Taking Aim in the Gun Control Debate

This.

But what makes the gun debate so unbearably stale isn’t any disagreement over the interpretation of data. Nor is it a dispute over the value of firearms in a free society. If only it were about these questions. What makes the debate so stale, rather, is the disingenuousness of those who claim to want “sensible” and “reasonable” gun regulations but who in fact want an outright ban.

Supporters of stricter gun laws are not stupid. Some are rather prone to moral exhibitionism, for sure—we think of Sen. Chris Murphy (D-Conn.), who didn’t wait for the blood to dry in Las Vegas before commencing a self-righteous tirade about the “cowardice” of his colleagues on the Hill who disagree with him on gun policy. But Murphy, Hillary Clinton, Piers Morgan—these people are not stupid. They do not actually think that reducing the capacity of magazines on semi-automatic rifles will somehow make it more difficult for deranged men to shoot schoolchildren. They don’t actually believe that closing the “gun show loophole” (the provision in the Brady law of 1998 by which gun purchasers may avoid background checks) will make Americans safer.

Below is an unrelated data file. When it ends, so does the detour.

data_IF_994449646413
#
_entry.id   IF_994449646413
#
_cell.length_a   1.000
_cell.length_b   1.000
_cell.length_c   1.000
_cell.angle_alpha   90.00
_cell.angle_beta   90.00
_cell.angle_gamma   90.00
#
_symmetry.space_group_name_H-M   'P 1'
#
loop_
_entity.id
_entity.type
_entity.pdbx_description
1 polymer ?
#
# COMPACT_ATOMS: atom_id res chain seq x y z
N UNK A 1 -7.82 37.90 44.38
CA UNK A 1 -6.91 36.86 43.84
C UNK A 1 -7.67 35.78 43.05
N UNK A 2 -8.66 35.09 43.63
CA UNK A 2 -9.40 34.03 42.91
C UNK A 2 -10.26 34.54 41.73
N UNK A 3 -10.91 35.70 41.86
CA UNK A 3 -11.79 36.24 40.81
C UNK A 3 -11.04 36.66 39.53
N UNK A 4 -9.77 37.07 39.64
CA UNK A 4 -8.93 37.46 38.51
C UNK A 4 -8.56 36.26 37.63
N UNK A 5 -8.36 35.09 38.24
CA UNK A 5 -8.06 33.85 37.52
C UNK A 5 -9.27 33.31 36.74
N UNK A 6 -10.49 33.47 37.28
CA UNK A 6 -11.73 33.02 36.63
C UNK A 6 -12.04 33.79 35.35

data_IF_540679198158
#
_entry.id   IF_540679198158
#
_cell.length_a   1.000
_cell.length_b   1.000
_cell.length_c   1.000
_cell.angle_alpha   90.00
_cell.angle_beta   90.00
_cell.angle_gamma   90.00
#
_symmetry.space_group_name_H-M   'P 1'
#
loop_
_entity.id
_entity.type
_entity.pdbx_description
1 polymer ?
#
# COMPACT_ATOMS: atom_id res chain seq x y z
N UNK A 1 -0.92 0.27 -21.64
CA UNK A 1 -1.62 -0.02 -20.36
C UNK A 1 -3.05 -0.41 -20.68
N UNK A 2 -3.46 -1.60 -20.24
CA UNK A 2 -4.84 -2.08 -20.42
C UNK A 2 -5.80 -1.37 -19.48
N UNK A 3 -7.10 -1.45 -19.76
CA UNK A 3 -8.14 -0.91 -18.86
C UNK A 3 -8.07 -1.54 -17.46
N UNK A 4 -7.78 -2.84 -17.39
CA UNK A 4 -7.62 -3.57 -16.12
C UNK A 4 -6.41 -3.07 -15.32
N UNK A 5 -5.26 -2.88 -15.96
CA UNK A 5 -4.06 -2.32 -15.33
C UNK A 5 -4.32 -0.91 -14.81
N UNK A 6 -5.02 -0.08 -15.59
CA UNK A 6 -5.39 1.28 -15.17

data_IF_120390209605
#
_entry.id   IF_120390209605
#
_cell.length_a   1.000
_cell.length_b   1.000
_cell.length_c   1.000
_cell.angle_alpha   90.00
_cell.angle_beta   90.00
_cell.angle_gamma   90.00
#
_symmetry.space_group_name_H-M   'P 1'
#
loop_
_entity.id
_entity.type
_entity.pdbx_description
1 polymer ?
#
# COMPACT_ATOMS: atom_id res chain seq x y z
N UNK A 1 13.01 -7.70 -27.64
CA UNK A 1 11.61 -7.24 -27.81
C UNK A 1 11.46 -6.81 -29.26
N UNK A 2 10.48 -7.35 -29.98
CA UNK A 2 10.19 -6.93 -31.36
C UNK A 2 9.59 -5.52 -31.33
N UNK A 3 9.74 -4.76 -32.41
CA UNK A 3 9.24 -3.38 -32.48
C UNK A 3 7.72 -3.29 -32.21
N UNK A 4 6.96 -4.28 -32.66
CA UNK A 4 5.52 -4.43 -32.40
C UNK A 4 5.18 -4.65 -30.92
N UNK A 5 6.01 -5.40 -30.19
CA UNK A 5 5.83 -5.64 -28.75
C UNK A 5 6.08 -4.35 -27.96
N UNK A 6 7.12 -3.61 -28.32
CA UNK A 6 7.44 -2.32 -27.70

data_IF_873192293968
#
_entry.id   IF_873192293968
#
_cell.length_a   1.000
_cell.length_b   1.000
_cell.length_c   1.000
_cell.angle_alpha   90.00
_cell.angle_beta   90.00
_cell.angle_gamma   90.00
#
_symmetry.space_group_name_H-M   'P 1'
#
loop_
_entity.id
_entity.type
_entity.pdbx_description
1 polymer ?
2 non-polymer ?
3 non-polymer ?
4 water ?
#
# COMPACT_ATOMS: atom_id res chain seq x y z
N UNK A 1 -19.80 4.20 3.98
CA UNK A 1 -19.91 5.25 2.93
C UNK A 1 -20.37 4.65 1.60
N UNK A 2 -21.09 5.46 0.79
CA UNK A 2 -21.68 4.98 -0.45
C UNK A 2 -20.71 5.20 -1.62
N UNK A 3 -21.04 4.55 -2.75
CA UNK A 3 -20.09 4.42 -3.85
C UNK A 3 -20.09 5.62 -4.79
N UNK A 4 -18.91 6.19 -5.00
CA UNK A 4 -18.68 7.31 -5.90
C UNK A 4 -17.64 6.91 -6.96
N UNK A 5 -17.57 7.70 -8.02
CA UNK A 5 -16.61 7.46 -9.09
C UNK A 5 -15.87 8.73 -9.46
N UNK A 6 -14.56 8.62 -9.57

Yet gun-control proponents persist in this charade. Why? Because their real aim—an outright ban on all civilian use of handguns and most rifles—would require a repeal of the Second Amendment. They can’t or won’t call for such a repeal because, for all their brandishing of opinion polls and claims to speak for the majority, they stand no chance of accomplishing it. It’s not impossible to repeal an amendment. The Eighteenth Amendment, establishing Prohibition, was repealed by the Twenty-First in 1933. But it’s impossible to repeal a popular amendment, and Americans like guns and value the Second Amendment far too much to consider excising it from the Constitution.

Since they can’t name their desire, anti-gun activists, in a kind of Freudian displacement maneuver, spend their energy fulminating against the “gun lobby.” Hence all those Times editorials about the NRA “bullying” Washington and holding congressional Republicans in thrall. Hence all those talking-head diatribes and crime-show episodes portraying the “gun lobby” as some dark super-mafia, the mere mention of which turns otherwise cocksure politicians into whimpering fools. But do the NRA and related groups really have such great power? You wouldn’t know it from their lobbying expenses. Last year, gun-rights groups spent $10.5 million on lobbying. Environmental-advocacy groups spent $13 million. Labor unions spent $47.2 million. The agricultural services and products sector: $32.7 million.

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